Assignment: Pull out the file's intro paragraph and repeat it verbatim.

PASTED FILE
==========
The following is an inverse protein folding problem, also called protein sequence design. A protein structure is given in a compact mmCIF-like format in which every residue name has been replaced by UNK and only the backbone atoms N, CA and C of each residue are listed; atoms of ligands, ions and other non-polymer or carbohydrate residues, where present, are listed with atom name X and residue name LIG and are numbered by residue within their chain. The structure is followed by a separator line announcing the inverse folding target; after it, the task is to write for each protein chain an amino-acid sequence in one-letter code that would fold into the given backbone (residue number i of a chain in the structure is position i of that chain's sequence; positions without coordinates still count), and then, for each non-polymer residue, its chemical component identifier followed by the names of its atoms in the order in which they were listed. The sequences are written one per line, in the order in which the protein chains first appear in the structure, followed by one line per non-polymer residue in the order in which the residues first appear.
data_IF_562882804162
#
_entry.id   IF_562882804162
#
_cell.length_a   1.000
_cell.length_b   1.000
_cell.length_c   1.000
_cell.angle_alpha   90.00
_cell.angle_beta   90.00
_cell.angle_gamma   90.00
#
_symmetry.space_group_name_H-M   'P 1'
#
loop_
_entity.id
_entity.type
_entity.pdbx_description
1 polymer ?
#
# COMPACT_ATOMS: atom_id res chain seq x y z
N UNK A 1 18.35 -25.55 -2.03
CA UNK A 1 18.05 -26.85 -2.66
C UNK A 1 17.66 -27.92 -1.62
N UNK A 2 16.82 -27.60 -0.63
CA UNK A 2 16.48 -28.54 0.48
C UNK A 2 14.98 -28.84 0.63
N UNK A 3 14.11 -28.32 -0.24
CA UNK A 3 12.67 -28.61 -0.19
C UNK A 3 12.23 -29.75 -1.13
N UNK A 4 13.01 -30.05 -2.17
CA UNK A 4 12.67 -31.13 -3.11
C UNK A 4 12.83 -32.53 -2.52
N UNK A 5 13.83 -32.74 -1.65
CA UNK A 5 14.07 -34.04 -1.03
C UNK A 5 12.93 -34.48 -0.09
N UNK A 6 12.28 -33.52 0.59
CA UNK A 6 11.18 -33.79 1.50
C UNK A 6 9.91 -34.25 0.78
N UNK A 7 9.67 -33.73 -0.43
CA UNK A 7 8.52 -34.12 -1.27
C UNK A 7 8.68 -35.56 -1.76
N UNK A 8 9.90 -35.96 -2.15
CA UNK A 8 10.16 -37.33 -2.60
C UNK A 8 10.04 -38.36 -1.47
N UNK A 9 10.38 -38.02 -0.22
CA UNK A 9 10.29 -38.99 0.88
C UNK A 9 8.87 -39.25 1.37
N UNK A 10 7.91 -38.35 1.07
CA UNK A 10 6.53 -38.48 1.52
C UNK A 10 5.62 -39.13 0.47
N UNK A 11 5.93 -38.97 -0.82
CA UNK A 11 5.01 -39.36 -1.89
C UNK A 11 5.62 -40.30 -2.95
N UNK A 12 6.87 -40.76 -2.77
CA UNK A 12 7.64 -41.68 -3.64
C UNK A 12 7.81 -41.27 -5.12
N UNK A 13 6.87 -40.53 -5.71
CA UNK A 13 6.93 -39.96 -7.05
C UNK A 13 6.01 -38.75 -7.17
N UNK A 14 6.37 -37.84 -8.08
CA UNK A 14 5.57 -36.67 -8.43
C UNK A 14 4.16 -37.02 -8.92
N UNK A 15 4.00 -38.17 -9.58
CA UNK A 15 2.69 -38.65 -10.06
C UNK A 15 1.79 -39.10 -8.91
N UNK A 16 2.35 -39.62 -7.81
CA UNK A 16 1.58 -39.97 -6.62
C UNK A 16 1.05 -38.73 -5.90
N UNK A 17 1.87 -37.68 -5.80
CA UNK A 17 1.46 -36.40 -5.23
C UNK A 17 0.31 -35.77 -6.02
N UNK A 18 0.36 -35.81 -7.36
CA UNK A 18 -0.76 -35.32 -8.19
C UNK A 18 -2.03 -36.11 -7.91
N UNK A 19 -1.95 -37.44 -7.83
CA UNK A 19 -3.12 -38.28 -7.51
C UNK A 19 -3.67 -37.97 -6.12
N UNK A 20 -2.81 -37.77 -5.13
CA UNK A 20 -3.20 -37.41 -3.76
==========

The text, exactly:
The following is an inverse protein folding problem, also called protein sequence design. A protein structure is given in a compact mmCIF-like format in which every residue name has been replaced by UNK and only the backbone atoms N, CA and C of each residue are listed; atoms of ligands, ions and other non-polymer or carbohydrate residues, where present, are listed with atom name X and residue name LIG and are numbered by residue within their chain. The structure is followed by a separator line announcing the inverse folding target; after it, the task is to write for each protein chain an amino-acid sequence in one-letter code that would fold into the given backbone (residue number i of a chain in the structure is position i of that chain's sequence; positions without coordinates still count), and then, for each non-polymer residue, its chemical component identifier followed by the names of its atoms in the order in which they were listed. The sequences are written one per line, in the order in which the protein chains first appear in the structure, followed by one line per non-polymer residue in the order in which the residues first appear.